When it comes to plants in space, Willy Ley was one of the first to explore and promote the idea. He suggested that plants could play a crucial role in space missions by providing oxygen through photosynthesis and recycling the carbon dioxide exhaled by astronauts. He also pointed out that plants could help maintain a biological balance in space habitats by providing fresh food and helping to regulate humidity and air quality.

He was not directly involved in carrying out plant cultivation experiments in space, his ideas inspired future work and research in this field. As space technology progressed, plant cultivation experiments were carried out aboard space stations such as the ISS, where astronauts explored how plants behave in microgravity and extraterrestrial environments.

Research on Chlorella in the 1950s laid the foundations for the study of microorganisms and algae to support life and human activities in space. This work contributed to our understanding of life support systems in space, and paved the way for future experiments and studies on microorganisms and plants in extraterrestrial environments.

International Space Station: what experiments have been carried out?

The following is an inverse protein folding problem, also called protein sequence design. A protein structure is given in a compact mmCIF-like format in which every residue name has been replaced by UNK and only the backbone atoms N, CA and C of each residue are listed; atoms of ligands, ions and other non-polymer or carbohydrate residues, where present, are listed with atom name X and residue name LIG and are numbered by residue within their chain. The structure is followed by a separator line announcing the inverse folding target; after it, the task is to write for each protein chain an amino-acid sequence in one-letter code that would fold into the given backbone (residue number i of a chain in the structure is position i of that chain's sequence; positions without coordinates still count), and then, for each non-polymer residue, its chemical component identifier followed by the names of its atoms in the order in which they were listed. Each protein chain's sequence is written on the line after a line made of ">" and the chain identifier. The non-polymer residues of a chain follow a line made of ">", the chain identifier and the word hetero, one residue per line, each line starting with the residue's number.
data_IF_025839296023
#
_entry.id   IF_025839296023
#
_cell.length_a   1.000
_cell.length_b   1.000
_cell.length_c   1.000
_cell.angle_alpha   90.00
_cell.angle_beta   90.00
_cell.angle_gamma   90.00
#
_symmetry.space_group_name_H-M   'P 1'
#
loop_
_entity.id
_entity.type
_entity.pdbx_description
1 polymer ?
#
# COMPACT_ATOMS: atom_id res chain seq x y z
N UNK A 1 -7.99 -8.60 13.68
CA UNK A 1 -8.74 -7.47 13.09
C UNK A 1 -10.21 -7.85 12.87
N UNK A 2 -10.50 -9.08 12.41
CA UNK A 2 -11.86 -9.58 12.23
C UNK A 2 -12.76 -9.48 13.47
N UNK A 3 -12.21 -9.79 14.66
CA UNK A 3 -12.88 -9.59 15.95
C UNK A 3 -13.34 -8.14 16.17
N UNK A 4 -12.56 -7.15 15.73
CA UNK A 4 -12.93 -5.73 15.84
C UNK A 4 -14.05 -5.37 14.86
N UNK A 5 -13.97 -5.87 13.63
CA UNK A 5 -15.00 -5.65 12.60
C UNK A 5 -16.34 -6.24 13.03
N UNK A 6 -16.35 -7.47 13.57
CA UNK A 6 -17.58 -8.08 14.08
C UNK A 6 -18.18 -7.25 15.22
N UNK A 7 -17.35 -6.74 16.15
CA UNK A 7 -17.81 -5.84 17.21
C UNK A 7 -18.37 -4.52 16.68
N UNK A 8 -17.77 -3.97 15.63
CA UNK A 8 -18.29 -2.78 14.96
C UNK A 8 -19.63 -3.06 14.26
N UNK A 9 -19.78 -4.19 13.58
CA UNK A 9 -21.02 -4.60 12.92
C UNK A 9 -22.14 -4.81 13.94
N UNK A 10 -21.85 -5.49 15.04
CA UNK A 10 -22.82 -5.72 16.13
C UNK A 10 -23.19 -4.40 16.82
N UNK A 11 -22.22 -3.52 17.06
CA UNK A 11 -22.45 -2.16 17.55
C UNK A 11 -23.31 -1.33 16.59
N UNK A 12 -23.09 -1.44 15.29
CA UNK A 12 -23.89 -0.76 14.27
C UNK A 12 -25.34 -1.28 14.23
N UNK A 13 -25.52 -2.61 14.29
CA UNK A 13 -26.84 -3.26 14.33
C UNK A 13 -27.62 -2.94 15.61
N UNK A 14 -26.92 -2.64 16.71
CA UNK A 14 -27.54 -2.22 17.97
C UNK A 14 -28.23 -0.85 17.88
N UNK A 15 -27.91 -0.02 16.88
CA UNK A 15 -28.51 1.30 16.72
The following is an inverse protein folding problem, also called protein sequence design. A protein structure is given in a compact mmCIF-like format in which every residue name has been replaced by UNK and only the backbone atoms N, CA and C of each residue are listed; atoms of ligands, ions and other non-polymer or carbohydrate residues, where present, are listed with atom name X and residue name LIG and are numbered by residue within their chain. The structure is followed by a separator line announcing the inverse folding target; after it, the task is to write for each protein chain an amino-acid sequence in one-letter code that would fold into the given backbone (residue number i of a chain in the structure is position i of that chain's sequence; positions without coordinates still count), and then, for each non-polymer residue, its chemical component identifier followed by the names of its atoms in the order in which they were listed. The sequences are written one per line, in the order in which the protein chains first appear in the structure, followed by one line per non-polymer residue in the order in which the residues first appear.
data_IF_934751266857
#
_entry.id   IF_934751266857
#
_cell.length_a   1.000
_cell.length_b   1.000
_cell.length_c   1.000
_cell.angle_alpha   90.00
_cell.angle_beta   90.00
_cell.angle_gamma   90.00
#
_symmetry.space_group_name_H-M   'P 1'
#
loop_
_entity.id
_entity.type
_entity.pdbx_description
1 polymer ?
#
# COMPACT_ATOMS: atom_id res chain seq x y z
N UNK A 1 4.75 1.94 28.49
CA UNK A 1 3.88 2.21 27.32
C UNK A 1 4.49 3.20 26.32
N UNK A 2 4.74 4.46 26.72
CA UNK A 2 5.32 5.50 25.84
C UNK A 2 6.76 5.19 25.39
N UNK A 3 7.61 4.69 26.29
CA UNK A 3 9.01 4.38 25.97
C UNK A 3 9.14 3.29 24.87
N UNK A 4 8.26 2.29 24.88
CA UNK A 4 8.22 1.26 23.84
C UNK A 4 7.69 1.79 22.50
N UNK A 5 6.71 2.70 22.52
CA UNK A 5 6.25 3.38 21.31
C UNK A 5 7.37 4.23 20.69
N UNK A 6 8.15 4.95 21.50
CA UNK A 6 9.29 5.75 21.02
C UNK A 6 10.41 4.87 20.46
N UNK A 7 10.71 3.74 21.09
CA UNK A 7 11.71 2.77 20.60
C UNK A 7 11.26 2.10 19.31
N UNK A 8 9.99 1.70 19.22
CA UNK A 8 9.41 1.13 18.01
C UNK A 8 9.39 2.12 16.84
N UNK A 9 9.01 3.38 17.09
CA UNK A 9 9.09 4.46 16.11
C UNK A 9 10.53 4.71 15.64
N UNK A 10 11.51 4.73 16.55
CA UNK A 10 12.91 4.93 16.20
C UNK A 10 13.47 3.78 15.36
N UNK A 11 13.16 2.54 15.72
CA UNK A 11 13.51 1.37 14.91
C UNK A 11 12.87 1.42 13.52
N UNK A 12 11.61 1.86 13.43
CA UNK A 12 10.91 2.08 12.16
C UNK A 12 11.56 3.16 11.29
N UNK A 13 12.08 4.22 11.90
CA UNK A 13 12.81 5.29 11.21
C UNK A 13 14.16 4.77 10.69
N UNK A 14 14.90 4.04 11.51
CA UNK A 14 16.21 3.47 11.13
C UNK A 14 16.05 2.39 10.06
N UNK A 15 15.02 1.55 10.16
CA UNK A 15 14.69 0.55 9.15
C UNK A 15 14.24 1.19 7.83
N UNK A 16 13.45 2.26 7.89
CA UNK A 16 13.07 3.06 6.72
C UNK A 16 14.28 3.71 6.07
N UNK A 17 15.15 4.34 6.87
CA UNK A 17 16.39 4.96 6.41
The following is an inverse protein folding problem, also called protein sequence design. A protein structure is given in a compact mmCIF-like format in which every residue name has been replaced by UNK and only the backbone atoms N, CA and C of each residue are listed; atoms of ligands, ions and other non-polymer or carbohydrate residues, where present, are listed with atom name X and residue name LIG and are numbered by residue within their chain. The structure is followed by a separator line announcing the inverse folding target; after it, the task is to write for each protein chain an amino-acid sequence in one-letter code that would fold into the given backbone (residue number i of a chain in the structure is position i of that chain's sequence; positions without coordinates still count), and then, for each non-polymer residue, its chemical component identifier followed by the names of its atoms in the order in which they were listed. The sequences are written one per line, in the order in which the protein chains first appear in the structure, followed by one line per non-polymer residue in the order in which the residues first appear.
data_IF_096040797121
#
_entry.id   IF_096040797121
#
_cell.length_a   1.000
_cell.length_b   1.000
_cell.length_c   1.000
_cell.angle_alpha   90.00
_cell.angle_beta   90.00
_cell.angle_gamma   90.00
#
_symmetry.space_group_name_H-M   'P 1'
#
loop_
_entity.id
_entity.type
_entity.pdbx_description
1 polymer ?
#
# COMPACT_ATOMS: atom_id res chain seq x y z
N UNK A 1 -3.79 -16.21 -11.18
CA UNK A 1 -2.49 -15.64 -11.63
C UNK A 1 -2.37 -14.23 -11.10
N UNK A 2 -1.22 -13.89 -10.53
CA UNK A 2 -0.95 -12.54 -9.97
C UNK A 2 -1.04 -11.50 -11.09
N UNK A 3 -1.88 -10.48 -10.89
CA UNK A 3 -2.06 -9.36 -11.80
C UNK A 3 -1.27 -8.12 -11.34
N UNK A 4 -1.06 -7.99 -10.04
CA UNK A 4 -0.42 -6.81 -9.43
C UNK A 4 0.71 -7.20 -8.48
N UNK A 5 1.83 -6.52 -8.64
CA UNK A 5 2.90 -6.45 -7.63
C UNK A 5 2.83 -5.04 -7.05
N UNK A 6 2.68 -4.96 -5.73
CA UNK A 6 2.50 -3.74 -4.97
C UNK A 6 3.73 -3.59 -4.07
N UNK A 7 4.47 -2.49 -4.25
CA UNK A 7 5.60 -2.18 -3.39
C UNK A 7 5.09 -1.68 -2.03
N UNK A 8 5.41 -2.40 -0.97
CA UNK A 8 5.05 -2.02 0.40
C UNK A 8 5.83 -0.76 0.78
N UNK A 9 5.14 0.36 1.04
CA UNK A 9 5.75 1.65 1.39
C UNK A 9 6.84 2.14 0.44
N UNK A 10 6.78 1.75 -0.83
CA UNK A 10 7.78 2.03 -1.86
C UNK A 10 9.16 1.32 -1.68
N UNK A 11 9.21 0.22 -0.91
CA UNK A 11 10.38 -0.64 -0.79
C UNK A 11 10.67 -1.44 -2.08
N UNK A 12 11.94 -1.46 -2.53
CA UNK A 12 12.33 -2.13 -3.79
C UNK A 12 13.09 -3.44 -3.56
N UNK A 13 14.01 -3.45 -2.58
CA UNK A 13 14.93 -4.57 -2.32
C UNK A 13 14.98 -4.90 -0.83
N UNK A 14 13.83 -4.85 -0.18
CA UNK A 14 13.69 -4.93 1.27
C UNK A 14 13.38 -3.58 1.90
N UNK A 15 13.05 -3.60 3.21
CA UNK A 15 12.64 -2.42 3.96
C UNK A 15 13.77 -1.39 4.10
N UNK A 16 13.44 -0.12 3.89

Biology experiments carried out aboard the ISS have included the study of the effects of microgravity on plant growth, disease and vaccine research, the study of bacterial survival in space, and the analysis of tissue regeneration in salamanders.

Here are just a few examples of experiments carried out on plants:

  1. In the 1940s, the first research on algae in space was launched. These pioneering studies aimed to understand how algae behave and develop in extraterrestrial environments, particularly in microgravity. Algae were chosen for these early experiments because of their biological simplicity and their ability to carry out photosynthesis, a crucial process for oxygen production.